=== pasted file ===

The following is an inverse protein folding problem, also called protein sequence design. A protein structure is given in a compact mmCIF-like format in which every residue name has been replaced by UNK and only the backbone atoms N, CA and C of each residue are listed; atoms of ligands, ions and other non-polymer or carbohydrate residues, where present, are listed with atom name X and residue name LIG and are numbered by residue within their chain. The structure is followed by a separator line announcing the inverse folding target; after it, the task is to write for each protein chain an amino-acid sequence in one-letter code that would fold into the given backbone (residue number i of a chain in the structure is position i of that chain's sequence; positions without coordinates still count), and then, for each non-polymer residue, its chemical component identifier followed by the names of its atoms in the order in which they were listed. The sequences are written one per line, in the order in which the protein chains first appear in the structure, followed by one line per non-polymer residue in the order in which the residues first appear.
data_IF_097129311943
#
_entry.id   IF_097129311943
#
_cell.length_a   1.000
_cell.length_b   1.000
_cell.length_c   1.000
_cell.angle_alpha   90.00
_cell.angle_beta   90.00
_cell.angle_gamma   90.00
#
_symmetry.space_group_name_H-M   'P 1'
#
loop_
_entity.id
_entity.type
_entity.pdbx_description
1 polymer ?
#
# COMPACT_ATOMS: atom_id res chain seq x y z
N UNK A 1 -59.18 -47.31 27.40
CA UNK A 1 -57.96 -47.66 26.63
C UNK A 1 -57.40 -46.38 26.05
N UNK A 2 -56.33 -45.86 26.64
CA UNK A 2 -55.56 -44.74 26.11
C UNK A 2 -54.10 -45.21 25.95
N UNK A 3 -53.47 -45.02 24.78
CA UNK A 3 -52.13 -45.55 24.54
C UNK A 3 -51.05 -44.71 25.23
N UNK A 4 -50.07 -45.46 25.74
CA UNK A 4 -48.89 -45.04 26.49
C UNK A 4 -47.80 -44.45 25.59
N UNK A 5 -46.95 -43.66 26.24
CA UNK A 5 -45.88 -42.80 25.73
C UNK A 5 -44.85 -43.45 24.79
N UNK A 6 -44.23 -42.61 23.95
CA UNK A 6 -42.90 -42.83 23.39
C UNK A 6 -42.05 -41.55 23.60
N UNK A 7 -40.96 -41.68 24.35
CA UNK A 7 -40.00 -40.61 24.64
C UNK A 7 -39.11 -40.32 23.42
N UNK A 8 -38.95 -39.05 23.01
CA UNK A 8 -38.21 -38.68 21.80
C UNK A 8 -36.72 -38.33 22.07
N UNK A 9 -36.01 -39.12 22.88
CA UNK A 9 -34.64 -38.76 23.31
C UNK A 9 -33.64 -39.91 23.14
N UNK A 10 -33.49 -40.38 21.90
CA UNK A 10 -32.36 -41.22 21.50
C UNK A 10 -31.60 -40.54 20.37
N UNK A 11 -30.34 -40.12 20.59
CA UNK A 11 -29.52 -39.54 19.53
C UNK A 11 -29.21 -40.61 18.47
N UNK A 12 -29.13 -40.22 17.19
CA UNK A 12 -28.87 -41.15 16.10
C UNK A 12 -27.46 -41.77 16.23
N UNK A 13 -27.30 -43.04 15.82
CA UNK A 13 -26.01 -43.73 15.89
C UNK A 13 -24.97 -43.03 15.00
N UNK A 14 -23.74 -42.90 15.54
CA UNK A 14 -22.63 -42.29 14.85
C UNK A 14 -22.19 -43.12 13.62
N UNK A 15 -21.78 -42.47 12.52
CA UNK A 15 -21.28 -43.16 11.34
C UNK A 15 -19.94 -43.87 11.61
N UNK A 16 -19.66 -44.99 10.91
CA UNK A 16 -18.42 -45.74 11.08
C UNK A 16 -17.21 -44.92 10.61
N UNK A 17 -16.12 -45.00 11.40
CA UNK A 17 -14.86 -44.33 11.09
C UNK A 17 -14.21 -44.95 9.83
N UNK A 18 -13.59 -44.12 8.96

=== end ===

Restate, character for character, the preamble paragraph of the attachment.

The following is an inverse protein folding problem, also called protein sequence design. A protein structure is given in a compact mmCIF-like format in which every residue name has been replaced by UNK and only the backbone atoms N, CA and C of each residue are listed; atoms of ligands, ions and other non-polymer or carbohydrate residues, where present, are listed with atom name X and residue name LIG and are numbered by residue within their chain. The structure is followed by a separator line announcing the inverse folding target; after it, the task is to write for each protein chain an amino-acid sequence in one-letter code that would fold into the given backbone (residue number i of a chain in the structure is position i of that chain's sequence; positions without coordinates still count), and then, for each non-polymer residue, its chemical component identifier followed by the names of its atoms in the order in which they were listed. The sequences are written one per line, in the order in which the protein chains first appear in the structure, followed by one line per non-polymer residue in the order in which the residues first appear.